Another sequence shows McClane and Farrell commandeering a helicopter and flying over D.C., which has gone dark because of a power outage. To light the actors, Duggan bounced Mini-Brutes gelled with Rosco CalColor 30 Cyan into a 12'x20' frame of Ultrabounce, creating a shadow-less soft source. To suggest ambient moonlight, as well as reflections of moonlight off the helicopter rotors, the crew used what they dubbed “The Commutator” (a wooden mockup of the rotor blades) and old-fashioned whirly-barrels. Above The Commutator, Duggan mounted a 5K gelled with CalColor 30 Cyan. The whirly-barrels — vertical, cylindrical versions of the rotor blades — were placed in front of or behind 8'x8' or 4'x4' frames of Opal diffusion, depending on the setup. Red and green flashing navigation strobes placed on the starboard and port sides of the helicopter completed the lighting.  

Duggan used a combination of HMIs and fluorescents for most of the night scenes. HMIs gelled with Full Plus Green and Lumapanels, ParaBeam and VistaBeam fluorescent fixtures fitted with Cool White tubes created a blue-green look for industrial exteriors and interiors. When using tungsten units, the crew added CalColor 30 Cyan to achieve a similar look. Although the extensive use of fluorescent lighting is normal for Duggan, he decided to test them again against tungsten soft lights. “I still think the fluoros provide a smoother, slightly more reflective feel.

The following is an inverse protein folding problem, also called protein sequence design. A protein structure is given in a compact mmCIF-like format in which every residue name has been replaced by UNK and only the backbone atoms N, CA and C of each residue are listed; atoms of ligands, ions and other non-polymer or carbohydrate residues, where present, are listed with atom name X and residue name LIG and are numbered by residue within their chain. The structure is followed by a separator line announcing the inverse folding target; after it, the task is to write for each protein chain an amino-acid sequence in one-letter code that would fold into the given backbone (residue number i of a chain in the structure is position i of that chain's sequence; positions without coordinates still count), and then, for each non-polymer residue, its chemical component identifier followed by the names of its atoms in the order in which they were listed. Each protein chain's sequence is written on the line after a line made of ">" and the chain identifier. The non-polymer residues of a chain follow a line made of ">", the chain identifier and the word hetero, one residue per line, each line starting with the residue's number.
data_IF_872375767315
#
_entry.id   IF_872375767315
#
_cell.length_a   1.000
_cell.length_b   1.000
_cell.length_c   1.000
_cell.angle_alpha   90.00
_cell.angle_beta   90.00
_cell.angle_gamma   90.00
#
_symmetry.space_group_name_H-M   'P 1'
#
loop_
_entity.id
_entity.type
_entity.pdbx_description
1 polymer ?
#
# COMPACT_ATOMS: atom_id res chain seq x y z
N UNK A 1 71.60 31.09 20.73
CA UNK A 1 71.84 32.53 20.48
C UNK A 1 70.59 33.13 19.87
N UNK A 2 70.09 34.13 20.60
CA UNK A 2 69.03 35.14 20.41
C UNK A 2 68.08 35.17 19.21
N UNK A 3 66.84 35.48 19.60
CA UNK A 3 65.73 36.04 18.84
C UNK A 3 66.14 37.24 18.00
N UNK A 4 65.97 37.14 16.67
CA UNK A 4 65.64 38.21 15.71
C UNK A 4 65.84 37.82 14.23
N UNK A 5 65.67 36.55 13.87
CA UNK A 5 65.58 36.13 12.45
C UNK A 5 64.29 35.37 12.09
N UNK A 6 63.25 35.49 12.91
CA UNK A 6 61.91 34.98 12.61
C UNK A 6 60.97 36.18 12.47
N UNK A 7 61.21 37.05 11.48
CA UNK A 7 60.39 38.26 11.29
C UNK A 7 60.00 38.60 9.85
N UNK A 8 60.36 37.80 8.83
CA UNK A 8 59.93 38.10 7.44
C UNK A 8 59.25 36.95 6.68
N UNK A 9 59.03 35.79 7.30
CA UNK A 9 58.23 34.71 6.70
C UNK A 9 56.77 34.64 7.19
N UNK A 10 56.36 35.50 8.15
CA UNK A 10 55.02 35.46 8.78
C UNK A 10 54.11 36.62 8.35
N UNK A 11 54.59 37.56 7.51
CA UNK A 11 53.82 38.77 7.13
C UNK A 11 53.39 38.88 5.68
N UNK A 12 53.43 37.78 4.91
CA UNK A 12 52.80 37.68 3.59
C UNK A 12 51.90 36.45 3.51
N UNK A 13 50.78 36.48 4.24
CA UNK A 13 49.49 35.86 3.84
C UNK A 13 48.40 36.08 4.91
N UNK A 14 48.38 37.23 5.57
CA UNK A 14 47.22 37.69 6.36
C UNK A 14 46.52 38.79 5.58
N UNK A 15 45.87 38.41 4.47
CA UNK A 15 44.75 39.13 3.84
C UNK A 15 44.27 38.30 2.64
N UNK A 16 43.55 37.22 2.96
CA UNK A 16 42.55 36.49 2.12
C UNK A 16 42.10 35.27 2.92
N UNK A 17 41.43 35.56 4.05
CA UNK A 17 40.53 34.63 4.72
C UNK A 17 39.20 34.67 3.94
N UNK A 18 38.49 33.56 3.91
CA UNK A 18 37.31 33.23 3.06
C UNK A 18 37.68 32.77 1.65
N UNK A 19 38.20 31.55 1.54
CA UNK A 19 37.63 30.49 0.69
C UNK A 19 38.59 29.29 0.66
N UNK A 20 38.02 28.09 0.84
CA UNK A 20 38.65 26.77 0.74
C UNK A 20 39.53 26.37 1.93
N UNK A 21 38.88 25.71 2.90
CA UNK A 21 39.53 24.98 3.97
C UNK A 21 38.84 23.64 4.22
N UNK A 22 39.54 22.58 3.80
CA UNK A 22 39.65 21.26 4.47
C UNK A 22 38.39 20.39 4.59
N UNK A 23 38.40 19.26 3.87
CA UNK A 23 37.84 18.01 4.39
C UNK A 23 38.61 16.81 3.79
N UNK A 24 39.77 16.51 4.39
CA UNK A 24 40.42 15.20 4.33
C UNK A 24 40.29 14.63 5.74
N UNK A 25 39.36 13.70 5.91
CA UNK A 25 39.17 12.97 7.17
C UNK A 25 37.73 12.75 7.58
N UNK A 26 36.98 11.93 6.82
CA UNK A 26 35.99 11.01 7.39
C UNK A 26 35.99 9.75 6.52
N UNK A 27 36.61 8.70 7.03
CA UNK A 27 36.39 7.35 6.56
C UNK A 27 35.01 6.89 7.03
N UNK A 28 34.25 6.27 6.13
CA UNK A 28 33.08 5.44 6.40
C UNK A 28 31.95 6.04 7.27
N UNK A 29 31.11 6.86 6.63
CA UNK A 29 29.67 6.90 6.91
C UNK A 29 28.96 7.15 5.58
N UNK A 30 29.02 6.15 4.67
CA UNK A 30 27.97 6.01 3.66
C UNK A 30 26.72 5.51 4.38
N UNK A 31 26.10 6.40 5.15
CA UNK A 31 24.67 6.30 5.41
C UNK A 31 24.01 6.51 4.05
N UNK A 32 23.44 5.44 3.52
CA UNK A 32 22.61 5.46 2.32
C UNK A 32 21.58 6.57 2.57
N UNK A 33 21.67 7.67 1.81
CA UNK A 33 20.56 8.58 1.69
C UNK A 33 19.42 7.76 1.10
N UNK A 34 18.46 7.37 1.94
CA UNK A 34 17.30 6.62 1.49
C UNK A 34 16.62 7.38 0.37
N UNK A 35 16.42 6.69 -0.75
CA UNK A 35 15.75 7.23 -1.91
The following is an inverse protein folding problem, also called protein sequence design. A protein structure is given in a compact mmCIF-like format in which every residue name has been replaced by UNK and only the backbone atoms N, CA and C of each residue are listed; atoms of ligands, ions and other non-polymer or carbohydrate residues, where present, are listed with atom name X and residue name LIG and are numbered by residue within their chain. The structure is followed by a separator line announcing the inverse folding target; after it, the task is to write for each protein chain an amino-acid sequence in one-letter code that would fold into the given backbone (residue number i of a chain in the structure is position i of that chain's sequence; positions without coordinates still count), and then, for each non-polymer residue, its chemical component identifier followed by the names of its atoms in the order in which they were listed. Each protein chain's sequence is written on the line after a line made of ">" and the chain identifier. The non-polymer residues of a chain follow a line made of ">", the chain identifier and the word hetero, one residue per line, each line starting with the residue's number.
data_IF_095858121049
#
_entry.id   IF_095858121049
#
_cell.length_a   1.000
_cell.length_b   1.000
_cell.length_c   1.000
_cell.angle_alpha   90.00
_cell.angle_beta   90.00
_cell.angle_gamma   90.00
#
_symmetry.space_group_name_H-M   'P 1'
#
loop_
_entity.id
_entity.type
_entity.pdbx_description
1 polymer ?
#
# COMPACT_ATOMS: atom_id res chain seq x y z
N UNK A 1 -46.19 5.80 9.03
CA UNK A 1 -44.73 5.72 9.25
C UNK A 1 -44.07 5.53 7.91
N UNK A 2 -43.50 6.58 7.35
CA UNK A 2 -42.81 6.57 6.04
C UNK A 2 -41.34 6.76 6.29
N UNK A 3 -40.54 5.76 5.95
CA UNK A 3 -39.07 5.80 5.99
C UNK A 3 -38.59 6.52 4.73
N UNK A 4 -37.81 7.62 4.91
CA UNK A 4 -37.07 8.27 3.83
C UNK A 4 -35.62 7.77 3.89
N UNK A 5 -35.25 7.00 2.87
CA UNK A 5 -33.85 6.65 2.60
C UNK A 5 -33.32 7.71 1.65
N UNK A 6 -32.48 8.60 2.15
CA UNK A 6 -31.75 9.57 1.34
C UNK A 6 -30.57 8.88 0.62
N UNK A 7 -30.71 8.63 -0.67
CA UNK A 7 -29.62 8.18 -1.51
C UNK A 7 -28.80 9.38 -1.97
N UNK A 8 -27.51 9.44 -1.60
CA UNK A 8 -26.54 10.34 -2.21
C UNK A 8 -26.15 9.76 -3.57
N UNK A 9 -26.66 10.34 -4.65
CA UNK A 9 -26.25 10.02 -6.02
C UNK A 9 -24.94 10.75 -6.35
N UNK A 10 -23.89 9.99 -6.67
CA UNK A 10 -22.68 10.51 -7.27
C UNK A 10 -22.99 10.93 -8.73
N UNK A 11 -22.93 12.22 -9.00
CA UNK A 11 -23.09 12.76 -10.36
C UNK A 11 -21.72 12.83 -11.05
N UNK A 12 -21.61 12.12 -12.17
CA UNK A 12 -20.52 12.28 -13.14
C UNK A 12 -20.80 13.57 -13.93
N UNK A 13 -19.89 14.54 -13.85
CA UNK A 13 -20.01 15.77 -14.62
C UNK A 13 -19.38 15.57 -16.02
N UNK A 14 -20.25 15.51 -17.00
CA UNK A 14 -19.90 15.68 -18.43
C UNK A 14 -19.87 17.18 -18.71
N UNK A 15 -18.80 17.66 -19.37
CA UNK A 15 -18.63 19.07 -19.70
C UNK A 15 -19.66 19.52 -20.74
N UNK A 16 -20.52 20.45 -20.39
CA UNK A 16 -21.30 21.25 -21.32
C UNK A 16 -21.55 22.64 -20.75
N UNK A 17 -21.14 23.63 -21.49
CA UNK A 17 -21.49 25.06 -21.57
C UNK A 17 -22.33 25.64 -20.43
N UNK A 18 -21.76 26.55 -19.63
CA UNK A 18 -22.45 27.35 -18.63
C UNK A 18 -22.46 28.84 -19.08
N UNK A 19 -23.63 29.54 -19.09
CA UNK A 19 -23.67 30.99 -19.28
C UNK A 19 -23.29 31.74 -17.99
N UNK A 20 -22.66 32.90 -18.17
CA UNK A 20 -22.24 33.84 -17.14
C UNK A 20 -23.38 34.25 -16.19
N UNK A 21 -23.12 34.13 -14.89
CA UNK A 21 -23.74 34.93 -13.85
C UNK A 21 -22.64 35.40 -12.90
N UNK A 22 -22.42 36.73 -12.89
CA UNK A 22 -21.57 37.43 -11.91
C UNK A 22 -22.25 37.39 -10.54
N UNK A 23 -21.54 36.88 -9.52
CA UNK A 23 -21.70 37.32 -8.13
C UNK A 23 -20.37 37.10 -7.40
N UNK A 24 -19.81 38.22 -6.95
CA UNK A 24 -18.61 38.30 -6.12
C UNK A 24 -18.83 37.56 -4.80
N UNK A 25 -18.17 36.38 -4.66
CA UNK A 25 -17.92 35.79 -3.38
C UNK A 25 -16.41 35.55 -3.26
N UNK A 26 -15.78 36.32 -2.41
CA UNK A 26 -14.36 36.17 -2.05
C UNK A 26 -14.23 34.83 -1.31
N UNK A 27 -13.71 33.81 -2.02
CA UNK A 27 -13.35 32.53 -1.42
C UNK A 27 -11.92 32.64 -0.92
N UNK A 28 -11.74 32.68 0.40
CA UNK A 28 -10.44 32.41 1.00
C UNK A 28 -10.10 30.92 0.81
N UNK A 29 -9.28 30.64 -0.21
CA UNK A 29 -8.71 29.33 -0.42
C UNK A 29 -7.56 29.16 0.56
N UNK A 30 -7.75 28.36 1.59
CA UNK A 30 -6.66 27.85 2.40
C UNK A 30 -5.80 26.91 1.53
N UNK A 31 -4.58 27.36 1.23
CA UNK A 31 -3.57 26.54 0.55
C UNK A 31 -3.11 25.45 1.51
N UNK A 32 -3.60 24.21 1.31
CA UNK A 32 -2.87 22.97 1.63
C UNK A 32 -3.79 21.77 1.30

“To enhance the industrial-lighting theme of many of our locations and sets, we fit Lumapanels, VistaBeams and Kino Flos with Cool White tubes, which have almost twice the output of normal color-corrected tubes. We even had enough punch to use some of these lamps for backlighting in large areas.” The production filmed existing underground structures of a working power plant and water-treatment facility, such as long, narrow tunnels and access stairwells. “They were difficult locations to work in because there was minimal space to hide our lighting,” says Duggan. “But logistical limitations can often lead you to lighting decisions that work out better, and that was often the case on this film. We used a lot of Source Fours as directional backlight and for skimming walls; we didn’t have to worry about the source being in shot as long as it wasn’t focused straight down the barrel of the lens. I also played dozens of fluorescent and LED fixtures as both practicals or as sources hidden amongst the structures within the plant. D.J.’s crew ran miles of cable throughout the power plant and swapped out hundreds of existing bulbs.”